There is something disconcerting about the U.S. Transportation Department — acting as prosecutor, judge and jury — slapping the maximum allowable fine on Toyota for allegedly covering up a problem with sticky accelerator pedals.
The department wants to fine Toyota $16.4 million in what would be the largest civil penalty assessed by the government against an auto manufacturer. The $16.4 million relates only to the sticky-pedal problem. As investigations continue, there may be further fines down the road for other aspects of Toyota’s well-publicized problems with unintended acceleration of its vehicles.
While Toyota could choose to challenge the fine, a protracted lawsuit might hurt the company more than simply paying up. On the other hand, lawyers who have filed more than 100 would-be class-action lawsuits are hoping that the government’s action will make it easier for them to perform the American legal system’s specialty, a corporate cashectomy, on the Japanese carmaker. Those lawsuits are where the real money is at stake.
Toyota, of course, brought these problems on itself to a considerable degree. The company’s failures have tarnished its reputation and led some previously loyal customers, including me, to reconsider their allegiance to the brand.
But the whopping fine does not strike me as a fair and evenhanded response, and a lot of people are likely to see the record fine through a prism of cynicism. The Transportation Department is, after all, part of the same administration that holds majority control of General Motors (also known in some circles as Government Motors) and Chrysler. There is a clear conflict of interest, and I’m not at all sure that, under similar circumstances, the government would hold to its hard-line policies with GM or Chrysler.
Until now, no automaker has paid a fine of more than $1 million. In 2004 General Motors negotiated a $3 million payment down to $1 million in relation to a windshield wiper issue which the Transportation Department said the company dealt with improperly. Ford paid only $425,000 in 1999 to settle a dispute with the National Highway Traffic Safety Administration (NHTSA) over claims that it had failed to provide timely and accurate information about a problem with ignition switches that presented a risk of steering column and underdash fires. Approximately 7.8 million vehicles were recalled because of the ignition switch problem. Toyota has recalled eight million vehicles worldwide in connection with the acceleration problem, but only about six million of those have been in the U.S.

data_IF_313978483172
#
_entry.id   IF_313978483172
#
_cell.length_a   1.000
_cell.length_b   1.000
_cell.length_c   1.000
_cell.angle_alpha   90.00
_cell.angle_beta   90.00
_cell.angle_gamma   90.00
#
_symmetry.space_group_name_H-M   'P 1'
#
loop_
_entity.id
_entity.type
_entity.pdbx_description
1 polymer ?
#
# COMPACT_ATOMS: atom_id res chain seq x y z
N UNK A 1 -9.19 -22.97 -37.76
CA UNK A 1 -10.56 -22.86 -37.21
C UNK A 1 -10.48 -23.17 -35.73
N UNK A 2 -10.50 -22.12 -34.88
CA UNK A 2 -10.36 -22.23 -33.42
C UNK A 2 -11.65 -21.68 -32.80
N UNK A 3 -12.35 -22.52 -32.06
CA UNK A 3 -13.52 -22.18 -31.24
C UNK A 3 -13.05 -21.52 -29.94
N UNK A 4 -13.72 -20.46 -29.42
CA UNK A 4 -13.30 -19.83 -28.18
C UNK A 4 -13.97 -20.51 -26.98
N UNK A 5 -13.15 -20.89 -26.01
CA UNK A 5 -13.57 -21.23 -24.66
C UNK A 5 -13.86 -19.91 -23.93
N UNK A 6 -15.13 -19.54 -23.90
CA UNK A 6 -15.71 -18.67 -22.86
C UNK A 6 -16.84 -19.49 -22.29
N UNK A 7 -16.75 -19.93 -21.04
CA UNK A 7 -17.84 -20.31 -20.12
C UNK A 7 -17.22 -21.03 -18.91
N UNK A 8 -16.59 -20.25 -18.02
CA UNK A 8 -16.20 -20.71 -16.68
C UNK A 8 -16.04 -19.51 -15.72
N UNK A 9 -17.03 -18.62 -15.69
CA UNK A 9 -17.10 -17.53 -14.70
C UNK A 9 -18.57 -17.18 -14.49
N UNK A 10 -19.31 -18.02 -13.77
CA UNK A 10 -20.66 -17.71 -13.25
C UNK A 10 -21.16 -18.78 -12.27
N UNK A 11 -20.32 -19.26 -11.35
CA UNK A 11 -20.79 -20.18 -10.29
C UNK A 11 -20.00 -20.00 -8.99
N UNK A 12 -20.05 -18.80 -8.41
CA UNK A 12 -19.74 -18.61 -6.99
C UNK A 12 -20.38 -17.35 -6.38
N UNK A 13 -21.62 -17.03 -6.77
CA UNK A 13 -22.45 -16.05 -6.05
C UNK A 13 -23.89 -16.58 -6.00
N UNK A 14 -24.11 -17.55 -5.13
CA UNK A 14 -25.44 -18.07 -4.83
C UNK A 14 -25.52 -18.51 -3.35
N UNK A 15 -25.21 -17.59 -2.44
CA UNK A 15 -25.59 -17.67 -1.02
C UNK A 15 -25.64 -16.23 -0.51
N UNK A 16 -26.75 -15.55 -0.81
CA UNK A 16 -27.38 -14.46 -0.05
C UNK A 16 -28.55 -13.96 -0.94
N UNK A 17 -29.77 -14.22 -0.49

Transportation Secretary Ray LaHood justified the hefty fine on Toyota by emphasizing the Transportation Department’s case that Toyota acted deceitfully, attempting to hide problems from customers and regulators. “We now have proof that Toyota failed to live up to its legal obligations,” LaHood said in a statement. “Worse yet, they knowingly hid a dangerous defect for months from U.S. officials and did not take action to protect millions of drivers and their families.”
But during these months, Toyota did send repair procedure guidelines to distributors in 31 European countries and Canada. The Transportation Department counts this as evidence against the company, saying it proves that executives were aware of the problem. But, in reality, the fact that Toyota sent information to distributors about how to respond to complaints of unexpected acceleration shows that the company wasn’t engaged in a cover up. If you want to hide a problem you refuse to acknowledge it. You don't try to fix it. The fact that one branch of the automaker was working on the problem in Europe and Canada while the departments dealing with U.S. regulators were slow to address it looks more clumsy than deceptive.
The case could have far-reaching implications on the global political stage. Toyota is the crown jewel of industrial Japan. The Obama administration is already having trouble maintaining smooth relations with Japan, thanks in part to a dispute over the U.S. military presence in Okinawa. The fine against Toyota deals a blow to Japan’s star company, and its record size creates the impression that the U.S. government is unfairly using its might to injure a rival to its own auto manufacturers. The Japanese are unlikely to be pleased. Neither are Americans who would like their government to be fair. Some of those Americans, by the way, build Toyota vehicles, and a lot of other Americans sell and service them.
I would like to see Toyota force the Transportation Department to justify its ham-handed punishment in court, but I am not holding my breath. My guess is that the Japanese automaker will just keep trying to drive on through the storm.